She kept returning to the father trees each morning before the sun rose, moving between them, learning the personalities of each tree. She learned to use pieces of the bark themselves to pry others loose, and found the spots on the trunk that relented the most, and kept to the sides of the trees that offered the most shade. The trunks groaned as she peeled, but sometimes they sounded like encouragement.
At night, no one wanted Kamali to set up her hammock next to theirs. And no one offered her any mangosteen, or guava, or platanos at mealtime, and Kamali was forced to lose more sleep so she could fend for herself and harvest her own food.
Most of the crops had been taken by the time Kamali got there, and sometimes she had to chew on platano husks to put her stomach at ease.
She hardly remembered the greasy taste of boar.
Sometimes it felt like the father trees were the only family Kamali actually knew.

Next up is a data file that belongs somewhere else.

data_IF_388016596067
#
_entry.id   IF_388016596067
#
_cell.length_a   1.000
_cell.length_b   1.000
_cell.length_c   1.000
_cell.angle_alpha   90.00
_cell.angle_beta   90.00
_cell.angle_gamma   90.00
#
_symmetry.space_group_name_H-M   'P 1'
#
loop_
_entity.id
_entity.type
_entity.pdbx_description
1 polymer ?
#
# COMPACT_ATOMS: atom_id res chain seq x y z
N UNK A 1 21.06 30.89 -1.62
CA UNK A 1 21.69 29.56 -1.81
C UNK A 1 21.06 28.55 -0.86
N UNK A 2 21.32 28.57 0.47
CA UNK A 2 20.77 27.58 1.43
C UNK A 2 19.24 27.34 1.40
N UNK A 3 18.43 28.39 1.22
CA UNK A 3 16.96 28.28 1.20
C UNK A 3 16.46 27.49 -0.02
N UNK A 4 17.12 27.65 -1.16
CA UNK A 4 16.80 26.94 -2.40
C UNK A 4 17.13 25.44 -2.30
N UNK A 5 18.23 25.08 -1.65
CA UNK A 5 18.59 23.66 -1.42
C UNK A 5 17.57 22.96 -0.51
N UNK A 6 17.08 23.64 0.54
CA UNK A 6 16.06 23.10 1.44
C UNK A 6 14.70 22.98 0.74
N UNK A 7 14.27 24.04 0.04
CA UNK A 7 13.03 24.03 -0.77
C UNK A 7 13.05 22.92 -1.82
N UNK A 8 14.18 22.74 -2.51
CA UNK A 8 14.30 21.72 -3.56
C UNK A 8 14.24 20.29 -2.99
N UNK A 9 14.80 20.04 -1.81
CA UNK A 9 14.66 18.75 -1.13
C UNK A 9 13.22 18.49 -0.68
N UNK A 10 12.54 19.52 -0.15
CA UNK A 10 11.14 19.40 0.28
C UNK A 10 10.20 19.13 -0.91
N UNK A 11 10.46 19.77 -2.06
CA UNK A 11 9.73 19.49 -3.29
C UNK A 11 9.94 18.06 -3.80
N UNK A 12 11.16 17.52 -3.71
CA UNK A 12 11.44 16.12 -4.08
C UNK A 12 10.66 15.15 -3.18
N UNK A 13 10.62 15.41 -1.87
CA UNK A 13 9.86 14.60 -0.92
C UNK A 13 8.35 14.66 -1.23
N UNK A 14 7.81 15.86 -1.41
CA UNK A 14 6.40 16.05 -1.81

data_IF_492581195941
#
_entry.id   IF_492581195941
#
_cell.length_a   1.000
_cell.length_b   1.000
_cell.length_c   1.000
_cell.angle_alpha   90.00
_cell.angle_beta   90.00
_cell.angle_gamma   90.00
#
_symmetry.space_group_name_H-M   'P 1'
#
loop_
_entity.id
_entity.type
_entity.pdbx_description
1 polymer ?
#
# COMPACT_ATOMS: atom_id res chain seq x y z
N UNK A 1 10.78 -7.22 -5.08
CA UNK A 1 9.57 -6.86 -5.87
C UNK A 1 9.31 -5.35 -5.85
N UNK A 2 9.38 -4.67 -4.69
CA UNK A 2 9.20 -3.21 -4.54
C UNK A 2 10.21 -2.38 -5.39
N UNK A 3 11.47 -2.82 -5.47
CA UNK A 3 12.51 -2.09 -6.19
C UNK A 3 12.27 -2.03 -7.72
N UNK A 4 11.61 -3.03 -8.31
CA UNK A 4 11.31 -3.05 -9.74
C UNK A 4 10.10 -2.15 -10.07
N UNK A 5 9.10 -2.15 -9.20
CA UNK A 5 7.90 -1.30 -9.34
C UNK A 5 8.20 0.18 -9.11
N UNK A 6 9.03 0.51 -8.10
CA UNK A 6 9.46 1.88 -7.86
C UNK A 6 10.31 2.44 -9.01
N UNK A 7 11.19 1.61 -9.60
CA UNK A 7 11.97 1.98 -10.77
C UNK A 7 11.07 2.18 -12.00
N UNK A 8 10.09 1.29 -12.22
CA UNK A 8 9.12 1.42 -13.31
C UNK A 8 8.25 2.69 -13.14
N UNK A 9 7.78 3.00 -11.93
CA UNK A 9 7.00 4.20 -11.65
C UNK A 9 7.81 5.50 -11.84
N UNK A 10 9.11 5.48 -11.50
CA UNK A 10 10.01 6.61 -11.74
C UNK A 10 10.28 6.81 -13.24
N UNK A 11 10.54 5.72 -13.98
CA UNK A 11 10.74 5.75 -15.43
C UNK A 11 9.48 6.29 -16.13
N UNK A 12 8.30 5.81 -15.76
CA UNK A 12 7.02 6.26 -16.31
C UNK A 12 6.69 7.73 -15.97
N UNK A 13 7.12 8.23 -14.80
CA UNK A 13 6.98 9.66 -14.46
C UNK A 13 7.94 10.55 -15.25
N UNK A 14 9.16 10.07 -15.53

Eventually, after another dusk moon fading out, the trunks of the father trees began to relent their fibers a little easier, the bark falling away like dying petals in the conchita wind. Kamali wondered if she was getting more skilled, or if she was perhaps at last making an impression on the trees. She wondered if the looming plants had grown confident in her dream.
The crowds still gathered to try and put Kamali down, but less so every day.
The shouts grew more infrequent.
The barbs became a little less invasive.
And in that regard, Kamali grew even lonelier.
The next dusk moon arrived and Dagalo wore a record twelve conch shells around his neck, strutting around the island like the great Gulu Kia’we himself.
Kamali had filled five baskets with long, thin fibers.
The villagers pawed and fawned over the necklace of conch shells, claiming Dagalo to be the savior of the island, that even if the Golo men touched him, Dagalo would never change. The aunties wrote songs for him, long and beautiful, and the young unwed girls danced around the fire and gave Dagalo sips of sweet banyan wine straight from their palms.
That night someone pissed in Kamali’s baskets.
She washed them off in the sea and lost a few fibers to the hungry tide.
She didn’t have enough to start weaving, but she was getting closer.
The volcano continued to call.